Dedham’s Anne Kaduboski puts her focus on Olympic swim trials
Kaduboski focuses on Olympic trials
Anne Kaduboski (inset) was sitting on her couch, cellphone in hand, contemplating an important life decision.
It was early August, and on the television, a few of her friends and former competitors were racing at the US Swimming National Championships at Stanford University in California.
The recent Bentley graduate could have been there - her times at the 2011 NCAA Division 2 championships made the cut.
But she wasn’t. Kaduboski had hung up her suit and cap prior to graduation, exhausted after 12 years of competitive swimming that started at the Dedham Pool as a youngster. So instead of racing at the national event, she watched and exchanged text messages with her former coach at Bentley, Mary Kay Samko.
The texts confirmed to Samko what she’d suspected for months - Kaduboski was not really ready to call it quits.
“She’d text me, ‘Did you see that? Did you see that?’ ’’ Samko said. “She said she wanted to do that, so I said, ‘OK, let’s go.’ ’’
Samko, along with current Brandeis coach Michael Kotch, a former assistant at Bentley, offered to coach Kaduboski if and when she reentered the world of competitive swimming. It was an easy move for Samko: During the past four years, she had watched Kaduboski become the most decorated swimmer in program history.
Her last swim as a collegian - at the Division 2 championships - had been her finest. She finished in the top 10 in the 200-yard backstroke, the 100-yard butterfly, and the 200-yard butterfly. The performances earned the senior All-American honors for the second time. (She is the first Bentley swimmer to earn All-American honors.)
She was the Northeast-10 butterfly champion three times. When she graduated, she held six individual school records, and was a part of four record-setting relay teams.
“She improved every year for four years,’’ Samko said. “She works really hard. If you give her something to do, she does it. You’d love to have like 50 of your kids do that.’’
The training and competition, however, took their toll on Kaduboski. She’d been competing in the pool since she was 10, and when the chance to step away came at the end of the season, it was a temptation she couldn’t resist.
She didn’t quit entirely. She continued to lift weights, run, and even hop in the pool once a week. The workout regimen wasn’t close to what she’d done as a competitive swimmer, but it kept her in reasonable shape as she prepared for graduate school.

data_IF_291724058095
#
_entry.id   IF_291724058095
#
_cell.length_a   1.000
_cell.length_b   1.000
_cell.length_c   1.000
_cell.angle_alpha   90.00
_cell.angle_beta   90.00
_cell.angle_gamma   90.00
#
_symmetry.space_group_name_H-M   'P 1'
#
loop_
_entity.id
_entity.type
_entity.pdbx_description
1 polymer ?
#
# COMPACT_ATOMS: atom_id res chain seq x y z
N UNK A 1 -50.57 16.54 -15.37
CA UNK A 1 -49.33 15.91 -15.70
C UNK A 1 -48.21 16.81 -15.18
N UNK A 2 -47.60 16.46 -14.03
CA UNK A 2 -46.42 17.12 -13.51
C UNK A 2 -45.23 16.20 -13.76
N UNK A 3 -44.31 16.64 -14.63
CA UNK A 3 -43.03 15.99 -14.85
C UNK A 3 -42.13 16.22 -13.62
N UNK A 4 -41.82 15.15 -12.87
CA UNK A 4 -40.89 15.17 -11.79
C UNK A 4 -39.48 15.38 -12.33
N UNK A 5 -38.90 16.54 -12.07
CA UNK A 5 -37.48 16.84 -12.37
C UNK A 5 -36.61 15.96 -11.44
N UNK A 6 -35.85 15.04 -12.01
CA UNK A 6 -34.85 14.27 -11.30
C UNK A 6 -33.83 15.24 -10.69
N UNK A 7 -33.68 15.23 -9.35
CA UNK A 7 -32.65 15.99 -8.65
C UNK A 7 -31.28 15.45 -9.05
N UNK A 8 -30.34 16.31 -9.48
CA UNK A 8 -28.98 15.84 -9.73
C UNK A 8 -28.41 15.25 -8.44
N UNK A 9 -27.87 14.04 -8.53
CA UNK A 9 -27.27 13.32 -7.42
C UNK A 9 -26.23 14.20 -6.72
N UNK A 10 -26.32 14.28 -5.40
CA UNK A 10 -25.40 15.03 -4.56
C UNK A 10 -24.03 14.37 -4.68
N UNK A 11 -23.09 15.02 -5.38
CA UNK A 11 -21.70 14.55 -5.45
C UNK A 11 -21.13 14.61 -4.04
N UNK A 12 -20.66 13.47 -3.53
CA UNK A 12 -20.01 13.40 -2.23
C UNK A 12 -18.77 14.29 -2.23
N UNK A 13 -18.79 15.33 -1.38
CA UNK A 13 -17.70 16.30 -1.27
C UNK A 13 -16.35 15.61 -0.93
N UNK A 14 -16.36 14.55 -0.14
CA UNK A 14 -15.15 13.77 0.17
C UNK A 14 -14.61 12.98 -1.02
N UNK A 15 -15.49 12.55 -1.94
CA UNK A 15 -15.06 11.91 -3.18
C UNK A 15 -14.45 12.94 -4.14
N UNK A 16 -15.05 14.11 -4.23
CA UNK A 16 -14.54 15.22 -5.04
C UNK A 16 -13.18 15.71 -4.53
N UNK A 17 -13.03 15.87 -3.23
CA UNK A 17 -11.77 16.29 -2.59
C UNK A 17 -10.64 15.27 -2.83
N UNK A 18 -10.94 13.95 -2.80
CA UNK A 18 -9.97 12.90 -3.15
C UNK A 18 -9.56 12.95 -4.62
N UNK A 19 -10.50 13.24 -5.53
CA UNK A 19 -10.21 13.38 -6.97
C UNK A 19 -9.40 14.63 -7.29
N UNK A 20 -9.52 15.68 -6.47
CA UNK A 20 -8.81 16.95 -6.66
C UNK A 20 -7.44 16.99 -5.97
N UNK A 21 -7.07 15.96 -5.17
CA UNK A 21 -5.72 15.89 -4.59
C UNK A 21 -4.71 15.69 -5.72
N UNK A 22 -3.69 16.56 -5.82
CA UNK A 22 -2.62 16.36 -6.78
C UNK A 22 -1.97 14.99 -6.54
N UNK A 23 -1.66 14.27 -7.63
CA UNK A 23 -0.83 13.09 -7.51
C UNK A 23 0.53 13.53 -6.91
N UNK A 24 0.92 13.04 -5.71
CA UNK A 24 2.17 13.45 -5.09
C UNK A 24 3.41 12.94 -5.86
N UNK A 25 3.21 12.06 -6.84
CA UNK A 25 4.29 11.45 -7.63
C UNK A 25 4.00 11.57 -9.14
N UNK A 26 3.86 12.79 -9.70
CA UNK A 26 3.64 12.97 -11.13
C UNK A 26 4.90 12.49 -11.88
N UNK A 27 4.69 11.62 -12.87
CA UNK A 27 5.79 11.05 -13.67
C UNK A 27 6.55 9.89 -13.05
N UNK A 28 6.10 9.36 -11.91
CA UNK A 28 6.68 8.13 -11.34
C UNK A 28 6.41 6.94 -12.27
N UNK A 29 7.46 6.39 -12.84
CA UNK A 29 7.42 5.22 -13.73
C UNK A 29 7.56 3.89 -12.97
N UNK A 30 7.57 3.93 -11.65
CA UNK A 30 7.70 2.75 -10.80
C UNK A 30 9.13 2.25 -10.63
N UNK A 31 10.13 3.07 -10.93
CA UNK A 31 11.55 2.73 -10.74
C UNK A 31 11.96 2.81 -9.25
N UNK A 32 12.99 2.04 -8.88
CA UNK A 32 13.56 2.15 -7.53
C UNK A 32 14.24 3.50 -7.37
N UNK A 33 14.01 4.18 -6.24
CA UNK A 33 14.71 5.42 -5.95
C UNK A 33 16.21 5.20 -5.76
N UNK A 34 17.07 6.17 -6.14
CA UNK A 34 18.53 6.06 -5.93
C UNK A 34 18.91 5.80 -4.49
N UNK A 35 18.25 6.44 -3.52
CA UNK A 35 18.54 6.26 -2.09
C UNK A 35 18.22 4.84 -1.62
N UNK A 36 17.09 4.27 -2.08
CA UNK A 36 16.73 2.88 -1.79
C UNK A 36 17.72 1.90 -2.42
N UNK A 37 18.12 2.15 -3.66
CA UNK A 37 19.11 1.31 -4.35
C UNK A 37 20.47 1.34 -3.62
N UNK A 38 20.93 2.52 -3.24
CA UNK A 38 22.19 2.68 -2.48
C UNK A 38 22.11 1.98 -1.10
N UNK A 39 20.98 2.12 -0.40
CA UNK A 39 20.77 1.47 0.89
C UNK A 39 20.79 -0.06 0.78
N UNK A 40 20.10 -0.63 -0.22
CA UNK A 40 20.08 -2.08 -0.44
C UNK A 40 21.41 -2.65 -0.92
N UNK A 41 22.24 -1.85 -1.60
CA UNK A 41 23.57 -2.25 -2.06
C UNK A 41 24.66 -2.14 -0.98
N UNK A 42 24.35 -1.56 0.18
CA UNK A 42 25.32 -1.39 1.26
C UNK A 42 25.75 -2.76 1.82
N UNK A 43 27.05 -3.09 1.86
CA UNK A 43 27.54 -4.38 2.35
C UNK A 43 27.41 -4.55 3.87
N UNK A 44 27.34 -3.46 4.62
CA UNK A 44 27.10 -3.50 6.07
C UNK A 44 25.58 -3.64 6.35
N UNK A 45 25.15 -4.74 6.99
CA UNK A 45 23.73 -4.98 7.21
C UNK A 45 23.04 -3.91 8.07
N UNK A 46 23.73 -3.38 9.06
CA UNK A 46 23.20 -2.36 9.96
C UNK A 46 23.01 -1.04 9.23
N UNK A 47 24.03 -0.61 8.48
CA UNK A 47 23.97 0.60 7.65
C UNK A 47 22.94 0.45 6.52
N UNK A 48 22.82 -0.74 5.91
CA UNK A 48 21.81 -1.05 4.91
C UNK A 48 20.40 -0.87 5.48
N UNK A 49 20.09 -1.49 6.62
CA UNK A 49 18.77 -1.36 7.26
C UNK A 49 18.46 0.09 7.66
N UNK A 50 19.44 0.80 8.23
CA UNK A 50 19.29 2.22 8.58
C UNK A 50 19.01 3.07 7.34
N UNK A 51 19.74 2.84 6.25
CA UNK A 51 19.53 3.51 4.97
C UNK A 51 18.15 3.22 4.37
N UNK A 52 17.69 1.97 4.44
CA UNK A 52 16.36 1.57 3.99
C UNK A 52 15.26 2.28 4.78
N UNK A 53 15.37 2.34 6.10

Her swimming career never drifted far from her mind. After the Division 2 championships, Kaduboski had talked with Samko about her performance.
“The Olympic trials are faster than even the Olympics themselves,’’ Kaduboski said. “It’s probably one of the greatest accomplishments you can have in swimming. Why not train for another year to have that experience for the rest of your life?’’
Samko told Kaduboski that if she was going to make a run at the Olympic trials in June, she’d need to start training by Sept. 1.
“I thought about it a lot for that month,’’ Kaduboski said. “I decided to swim because I thought it’d be a really cool experience to go to the Olympic trials.’’
Kaduboski didn’t take the decision lightly. She had already signed on as an assistant swim coach at Regis College, and between those duties, grad school (at Regis), and practicing, her free time is at a premium. It’s a lifestyle she said she might not be able to pull off if she hadn’t taken the summer months off.
Earlier this month, Kaduboski made her first run at qualifying for the Olympic trials, competing in the AT&T Winter Nationals in Atlanta.
Kaduboski competed in the 200-meter butterfly, and finished 48th with a time of 2:18.82. Samko calculated Kaduboski to be about a second faster than she was in the 200-yard butterfly at the Division 2 finals.
More importantly, the time puts her within two seconds of the qualifying time for the Olympic trials.
“I only had three months of training behind me,’’ Kaduboski said. “Usually, I’d train for seven or eight months before ever swimming that fast. I think I’m right on track to go two seconds faster.’’
Kaduboski plans to compete in a few more races in March or April. Until then, the 7 a.m. practices will continue, as will her hopes that in late June, she’ll be in Omaha, Neb., fighting for a spot on the US Olympic team. It would beat watching it from her couch.
Here and there
Rockland’s Alyssa Jasper (inset) arrived at Worcester State this fall hoping to make an impact on the school’s athletic program.
It didn’t take the freshman long. In the fall season, she was second on the Lancer volleyball squad in kills, earning second team all-conference honors in the MASCAC.
The fall season is over, but Jasper continues to make an impact. Earlier this week, she earned Women’s Indoor Track Athlete of the Week honors in the MASCAC for her performance at the Harvard Open.
Jasper competed in three events, capturing a fifth-place finish in the shot put. Her 11.72-meter toss qualified her for the ECAC Championships in just her second meet of the season.
“As far as getting it so early, I didn’t think I’d do that,’’ said Jasper, who was the EMass. Division 4 state champion in the shot and the discus as a senior at Rockland High. “I didn’t feel like it was that good a throw when I threw it. It didn’t feel great, so I was surprised I got it.’’ . . . Weymouth High grad Sarah Collins continued her stellar play for the Babson women’s basketball team, averaging 19.5 points and 14 rebounds in a pair of victories for the Beavers, nationally ranked in Division 3. Babson has won 49 straight games against NEWMAC foes. . . . Katie Sheehan of Scituate was named Little East Rookie of the Week after finishing third in the mile (5:36.01) at the Harvard Open last weekend, the fourth-best time in program history. She has qualified for the New England Division 3 and ECAC meets.